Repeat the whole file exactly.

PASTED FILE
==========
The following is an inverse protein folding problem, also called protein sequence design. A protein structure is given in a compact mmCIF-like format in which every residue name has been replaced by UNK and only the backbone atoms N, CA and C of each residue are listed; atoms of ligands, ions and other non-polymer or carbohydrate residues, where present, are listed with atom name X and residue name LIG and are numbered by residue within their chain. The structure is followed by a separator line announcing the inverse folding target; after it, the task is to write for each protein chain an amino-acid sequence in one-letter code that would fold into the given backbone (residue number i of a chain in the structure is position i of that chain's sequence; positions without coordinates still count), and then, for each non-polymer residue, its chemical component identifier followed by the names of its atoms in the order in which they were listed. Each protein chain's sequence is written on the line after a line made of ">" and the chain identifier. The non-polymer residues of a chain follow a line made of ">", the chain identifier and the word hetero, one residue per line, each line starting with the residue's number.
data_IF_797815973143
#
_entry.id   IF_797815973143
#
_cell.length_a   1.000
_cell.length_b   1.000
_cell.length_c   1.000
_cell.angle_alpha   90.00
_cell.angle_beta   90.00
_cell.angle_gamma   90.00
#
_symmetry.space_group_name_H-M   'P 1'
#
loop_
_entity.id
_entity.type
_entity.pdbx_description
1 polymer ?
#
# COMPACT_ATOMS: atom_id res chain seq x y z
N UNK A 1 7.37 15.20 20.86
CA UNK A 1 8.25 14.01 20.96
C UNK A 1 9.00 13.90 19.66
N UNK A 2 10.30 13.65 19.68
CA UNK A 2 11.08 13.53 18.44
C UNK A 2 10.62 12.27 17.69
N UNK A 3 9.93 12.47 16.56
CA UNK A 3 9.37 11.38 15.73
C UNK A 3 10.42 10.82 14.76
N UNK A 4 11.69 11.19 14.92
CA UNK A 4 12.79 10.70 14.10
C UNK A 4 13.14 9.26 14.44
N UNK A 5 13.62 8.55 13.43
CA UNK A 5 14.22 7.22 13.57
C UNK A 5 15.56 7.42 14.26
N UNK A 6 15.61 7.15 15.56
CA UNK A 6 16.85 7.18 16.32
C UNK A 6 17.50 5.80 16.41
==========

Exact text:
The following is an inverse protein folding problem, also called protein sequence design. A protein structure is given in a compact mmCIF-like format in which every residue name has been replaced by UNK and only the backbone atoms N, CA and C of each residue are listed; atoms of ligands, ions and other non-polymer or carbohydrate residues, where present, are listed with atom name X and residue name LIG and are numbered by residue within their chain. The structure is followed by a separator line announcing the inverse folding target; after it, the task is to write for each protein chain an amino-acid sequence in one-letter code that would fold into the given backbone (residue number i of a chain in the structure is position i of that chain's sequence; positions without coordinates still count), and then, for each non-polymer residue, its chemical component identifier followed by the names of its atoms in the order in which they were listed. Each protein chain's sequence is written on the line after a line made of ">" and the chain identifier. The non-polymer residues of a chain follow a line made of ">", the chain identifier and the word hetero, one residue per line, each line starting with the residue's number.
data_IF_797815973143
#
_entry.id   IF_797815973143
#
_cell.length_a   1.000
_cell.length_b   1.000
_cell.length_c   1.000
_cell.angle_alpha   90.00
_cell.angle_beta   90.00
_cell.angle_gamma   90.00
#
_symmetry.space_group_name_H-M   'P 1'
#
loop_
_entity.id
_entity.type
_entity.pdbx_description
1 polymer ?
#
# COMPACT_ATOMS: atom_id res chain seq x y z
N UNK A 1 7.37 15.20 20.86
CA UNK A 1 8.25 14.01 20.96
C UNK A 1 9.00 13.90 19.66
N UNK A 2 10.30 13.65 19.68
CA UNK A 2 11.08 13.53 18.44
C UNK A 2 10.62 12.27 17.69
N UNK A 3 9.93 12.47 16.56
CA UNK A 3 9.37 11.38 15.73
C UNK A 3 10.42 10.82 14.76
N UNK A 4 11.69 11.19 14.92
CA UNK A 4 12.79 10.70 14.10
C UNK A 4 13.14 9.26 14.44
N UNK A 5 13.62 8.55 13.43
CA UNK A 5 14.22 7.22 13.57
C UNK A 5 15.56 7.42 14.26
N UNK A 6 15.61 7.15 15.56
CA UNK A 6 16.85 7.18 16.32
C UNK A 6 17.50 5.80 16.41